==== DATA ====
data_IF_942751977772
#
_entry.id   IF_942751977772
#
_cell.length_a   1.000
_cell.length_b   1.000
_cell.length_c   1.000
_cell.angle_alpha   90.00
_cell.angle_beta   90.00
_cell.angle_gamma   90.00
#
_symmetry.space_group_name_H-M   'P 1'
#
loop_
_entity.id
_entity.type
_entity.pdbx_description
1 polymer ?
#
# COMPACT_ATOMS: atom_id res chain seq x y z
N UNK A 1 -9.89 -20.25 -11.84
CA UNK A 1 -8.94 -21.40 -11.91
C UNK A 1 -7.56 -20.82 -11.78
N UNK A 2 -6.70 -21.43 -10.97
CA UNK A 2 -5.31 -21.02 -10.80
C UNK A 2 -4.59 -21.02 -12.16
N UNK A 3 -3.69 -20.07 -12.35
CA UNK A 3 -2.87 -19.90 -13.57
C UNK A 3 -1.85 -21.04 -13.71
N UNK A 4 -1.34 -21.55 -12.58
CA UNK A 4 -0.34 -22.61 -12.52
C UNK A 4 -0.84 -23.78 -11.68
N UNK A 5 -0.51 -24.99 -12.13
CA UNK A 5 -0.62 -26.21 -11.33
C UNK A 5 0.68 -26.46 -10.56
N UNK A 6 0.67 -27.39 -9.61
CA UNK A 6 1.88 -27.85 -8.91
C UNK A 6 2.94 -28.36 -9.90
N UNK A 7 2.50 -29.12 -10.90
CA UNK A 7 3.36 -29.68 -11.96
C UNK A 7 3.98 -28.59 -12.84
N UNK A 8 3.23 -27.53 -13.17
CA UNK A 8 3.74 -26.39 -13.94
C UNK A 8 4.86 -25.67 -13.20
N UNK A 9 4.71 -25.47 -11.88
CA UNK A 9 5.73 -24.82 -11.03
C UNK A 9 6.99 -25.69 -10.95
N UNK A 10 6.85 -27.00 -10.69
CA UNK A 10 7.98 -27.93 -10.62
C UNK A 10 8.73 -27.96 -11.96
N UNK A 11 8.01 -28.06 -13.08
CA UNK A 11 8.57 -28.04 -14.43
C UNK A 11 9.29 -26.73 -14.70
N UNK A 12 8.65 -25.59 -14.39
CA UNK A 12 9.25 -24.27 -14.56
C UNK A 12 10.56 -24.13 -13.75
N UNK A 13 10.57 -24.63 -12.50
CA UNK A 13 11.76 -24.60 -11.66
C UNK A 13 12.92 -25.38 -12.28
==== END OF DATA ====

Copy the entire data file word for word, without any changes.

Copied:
data_IF_942751977772
#
_entry.id   IF_942751977772
#
_cell.length_a   1.000
_cell.length_b   1.000
_cell.length_c   1.000
_cell.angle_alpha   90.00
_cell.angle_beta   90.00
_cell.angle_gamma   90.00
#
_symmetry.space_group_name_H-M   'P 1'
#
loop_
_entity.id
_entity.type
_entity.pdbx_description
1 polymer ?
#
# COMPACT_ATOMS: atom_id res chain seq x y z
N UNK A 1 -9.89 -20.25 -11.84
CA UNK A 1 -8.94 -21.40 -11.91
C UNK A 1 -7.56 -20.82 -11.78
N UNK A 2 -6.70 -21.43 -10.97
CA UNK A 2 -5.31 -21.02 -10.80
C UNK A 2 -4.59 -21.02 -12.16
N UNK A 3 -3.69 -20.07 -12.35
CA UNK A 3 -2.87 -19.90 -13.57
C UNK A 3 -1.85 -21.04 -13.71
N UNK A 4 -1.34 -21.55 -12.58
CA UNK A 4 -0.34 -22.61 -12.52
C UNK A 4 -0.84 -23.78 -11.68
N UNK A 5 -0.51 -24.99 -12.13
CA UNK A 5 -0.62 -26.21 -11.33
C UNK A 5 0.68 -26.46 -10.56
N UNK A 6 0.67 -27.39 -9.61
CA UNK A 6 1.88 -27.85 -8.91
C UNK A 6 2.94 -28.36 -9.90
N UNK A 7 2.50 -29.12 -10.90
CA UNK A 7 3.36 -29.68 -11.96
C UNK A 7 3.98 -28.59 -12.84
N UNK A 8 3.23 -27.53 -13.17
CA UNK A 8 3.74 -26.39 -13.94
C UNK A 8 4.86 -25.67 -13.20
N UNK A 9 4.71 -25.47 -11.88
CA UNK A 9 5.73 -24.82 -11.03
C UNK A 9 6.99 -25.69 -10.95
N UNK A 10 6.85 -27.00 -10.69
CA UNK A 10 7.98 -27.93 -10.62
C UNK A 10 8.73 -27.96 -11.96
N UNK A 11 8.01 -28.06 -13.08
CA UNK A 11 8.57 -28.04 -14.43
C UNK A 11 9.29 -26.73 -14.70
N UNK A 12 8.65 -25.59 -14.39
CA UNK A 12 9.25 -24.27 -14.56
C UNK A 12 10.56 -24.13 -13.75
N UNK A 13 10.57 -24.63 -12.50
CA UNK A 13 11.76 -24.60 -11.66
C UNK A 13 12.92 -25.38 -12.28